Porsche Boxster GTS
THREE letters have become an emblem of high performance and sportiness since Porsche adopted them for one of its sports cars back in 1963.
The GTS tag originally given to the 904 more than 50 years ago now adorns the prestige car manufacturer's Boxster model, another mid-engined sports car.
With the promise of great performance and driving pleasure, it was with some excitement that I travelled to the Porsche Experience Centre, based at the Hangar Straight, Silverstone, to drive the Boxster GTS in ideal surroundings.
Porsche's specially-designed track, in a large complex on the edge of the main raceway, incorporates a handling circuit, lengthy straights, a kick plate to see if a driver can recover from a skid, an ice hill and a low friction circuit.
Within minutes of getting behind the wheel of the Boxster, it was clear that the car's uprated 3.4-litre engine, delivering 330bhp, was capable of providing thrilling acceleration out of corners.
As I grew in confidence and became more at ease with the car, it became apparent that the weight distribution in the Boxster meant the car could be driven into corners at considerable speed and would handle superbly and with great stability.
There’s enough of a bias to make the Boxster lively, while being neutral enough for confidence-inspiring cornering balance. It is also very adjustable on the throttle mid-corner, although it's especially rewarding when you gradually push the accelerator just after the apex of the bend, riding the wave of power up to the redline and enjoying the sound from the engine.
In conditions where the car could be opened up and driven as its designers intended, the driving experience was sublime.
When shifting up and down through the gears, the driver is treated to a beautifully precise and mechanical-feeling thanks to the six-speed manual gearbox on the Boxster I was testing.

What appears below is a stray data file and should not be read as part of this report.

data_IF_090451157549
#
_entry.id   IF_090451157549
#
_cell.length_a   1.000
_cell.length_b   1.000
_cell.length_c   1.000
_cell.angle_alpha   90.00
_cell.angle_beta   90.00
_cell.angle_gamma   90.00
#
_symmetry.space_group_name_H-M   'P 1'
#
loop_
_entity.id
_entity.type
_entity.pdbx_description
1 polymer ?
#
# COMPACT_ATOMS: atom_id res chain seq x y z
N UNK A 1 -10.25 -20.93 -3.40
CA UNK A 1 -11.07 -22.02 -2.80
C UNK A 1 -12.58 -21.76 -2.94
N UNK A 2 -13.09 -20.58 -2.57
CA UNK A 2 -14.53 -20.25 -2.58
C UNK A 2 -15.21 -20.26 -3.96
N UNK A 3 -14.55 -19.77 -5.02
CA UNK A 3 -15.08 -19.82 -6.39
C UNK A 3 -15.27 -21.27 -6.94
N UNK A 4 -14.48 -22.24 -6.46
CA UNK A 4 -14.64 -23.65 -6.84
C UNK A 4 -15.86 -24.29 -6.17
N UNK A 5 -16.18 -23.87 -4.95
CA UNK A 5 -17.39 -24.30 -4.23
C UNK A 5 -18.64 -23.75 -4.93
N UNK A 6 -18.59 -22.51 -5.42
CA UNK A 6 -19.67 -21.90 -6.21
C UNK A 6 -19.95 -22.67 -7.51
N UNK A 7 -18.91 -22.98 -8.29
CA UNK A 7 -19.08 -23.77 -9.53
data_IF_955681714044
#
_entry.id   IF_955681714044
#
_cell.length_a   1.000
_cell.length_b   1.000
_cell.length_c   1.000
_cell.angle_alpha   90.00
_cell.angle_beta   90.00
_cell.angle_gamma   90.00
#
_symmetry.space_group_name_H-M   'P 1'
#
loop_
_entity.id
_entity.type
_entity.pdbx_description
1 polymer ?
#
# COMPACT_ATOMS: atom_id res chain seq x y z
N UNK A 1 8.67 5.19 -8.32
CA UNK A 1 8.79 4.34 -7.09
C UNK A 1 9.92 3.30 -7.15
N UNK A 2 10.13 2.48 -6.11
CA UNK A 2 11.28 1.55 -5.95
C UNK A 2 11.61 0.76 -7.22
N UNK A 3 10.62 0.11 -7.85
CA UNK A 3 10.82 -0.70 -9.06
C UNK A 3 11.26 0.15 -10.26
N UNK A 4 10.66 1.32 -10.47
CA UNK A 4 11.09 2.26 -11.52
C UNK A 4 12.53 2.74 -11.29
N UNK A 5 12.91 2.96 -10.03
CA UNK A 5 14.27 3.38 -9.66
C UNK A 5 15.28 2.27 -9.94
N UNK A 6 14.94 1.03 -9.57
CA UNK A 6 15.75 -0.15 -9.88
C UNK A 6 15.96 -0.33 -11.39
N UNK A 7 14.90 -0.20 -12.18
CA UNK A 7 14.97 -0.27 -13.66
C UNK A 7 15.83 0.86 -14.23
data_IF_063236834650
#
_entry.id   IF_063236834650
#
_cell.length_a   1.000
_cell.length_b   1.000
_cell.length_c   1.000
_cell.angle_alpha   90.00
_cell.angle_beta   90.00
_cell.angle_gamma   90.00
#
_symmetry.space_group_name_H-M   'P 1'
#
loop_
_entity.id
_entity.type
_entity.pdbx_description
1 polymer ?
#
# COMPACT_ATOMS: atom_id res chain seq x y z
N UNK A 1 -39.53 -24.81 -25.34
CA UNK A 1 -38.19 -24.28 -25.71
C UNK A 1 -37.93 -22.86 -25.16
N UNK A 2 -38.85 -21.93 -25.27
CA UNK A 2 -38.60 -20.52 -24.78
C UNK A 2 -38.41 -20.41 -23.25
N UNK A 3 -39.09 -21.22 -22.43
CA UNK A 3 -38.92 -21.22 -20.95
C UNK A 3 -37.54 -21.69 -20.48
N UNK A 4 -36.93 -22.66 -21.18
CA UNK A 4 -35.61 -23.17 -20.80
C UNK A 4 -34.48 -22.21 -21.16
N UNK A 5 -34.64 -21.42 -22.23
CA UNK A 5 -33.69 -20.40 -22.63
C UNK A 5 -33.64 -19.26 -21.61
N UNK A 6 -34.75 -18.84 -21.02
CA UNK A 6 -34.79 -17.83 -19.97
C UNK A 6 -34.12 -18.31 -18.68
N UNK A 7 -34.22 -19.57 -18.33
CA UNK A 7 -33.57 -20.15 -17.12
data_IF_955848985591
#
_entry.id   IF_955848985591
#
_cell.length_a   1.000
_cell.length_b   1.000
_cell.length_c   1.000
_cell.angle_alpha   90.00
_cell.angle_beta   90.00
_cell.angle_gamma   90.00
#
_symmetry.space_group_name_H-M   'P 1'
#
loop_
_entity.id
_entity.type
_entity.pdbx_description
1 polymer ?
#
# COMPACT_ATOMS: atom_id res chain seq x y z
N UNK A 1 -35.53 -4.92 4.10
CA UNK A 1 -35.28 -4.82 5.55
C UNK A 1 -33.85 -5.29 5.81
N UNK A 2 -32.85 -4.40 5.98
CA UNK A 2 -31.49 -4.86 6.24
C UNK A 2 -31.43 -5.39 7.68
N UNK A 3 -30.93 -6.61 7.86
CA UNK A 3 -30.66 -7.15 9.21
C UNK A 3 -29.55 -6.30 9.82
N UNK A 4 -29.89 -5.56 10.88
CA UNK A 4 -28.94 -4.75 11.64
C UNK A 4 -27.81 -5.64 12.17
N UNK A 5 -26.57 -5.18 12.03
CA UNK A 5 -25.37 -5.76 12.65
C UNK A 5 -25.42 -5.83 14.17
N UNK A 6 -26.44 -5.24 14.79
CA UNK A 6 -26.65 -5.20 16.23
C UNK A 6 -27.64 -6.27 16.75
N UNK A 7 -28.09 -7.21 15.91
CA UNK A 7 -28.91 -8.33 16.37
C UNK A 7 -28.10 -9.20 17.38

Alternatively, a PDK ‘box is available and, although I didn't test that particular version, other commentators have described it as smooth and incredibly fast.
On the outside, the Boxster is a classic roadster, with stylish light clusters and much more attractive engine air intake vents on the sides.
Inside, if you're over 6ft tall, you certainly won't be spreading out in oceans of space, but I didn't find the Boxster too cramped during my 90-minute driving experience and the racing seats also offered great comfort.
In terms of safety, I was pretty taken aback by the Porsche Boxster's braking capabilities. In emergency stop situations, the car remains well balanced and can be comfortably steered into another lane under what would normally be considered skid conditions.
In this sense, Porsche brakes set the standard for stopping power and stability.
In terms of not getting into a skid under slippery conditions, the Boxster boasts some impressive technology and systems to keep the vehicle stable. This was especially evident on the 'ice hill' where the anti-slip control system, which prevents the wheels from spinning by adjusting the engine power, really came into its own. To test the difference, I attempted the same treacherous hill with the system switched off and found it almost impossible to control the vehicle in such conditions.
All in all, most motorists will derive great pleasure from a stint at the wheel of this sporty machine.
Porsche Boxster GTS
Performance: 0-62 in 5.0 seconds and top speed of 174 mph
Transmission: Six speed manual
Engine: Uprated 3.4-litre flat-six engine with direct fuel injection producing 330bhp
Fuel economy: 31.4mpg (PDK 35.3mpg).
CO2 rating: 211g/km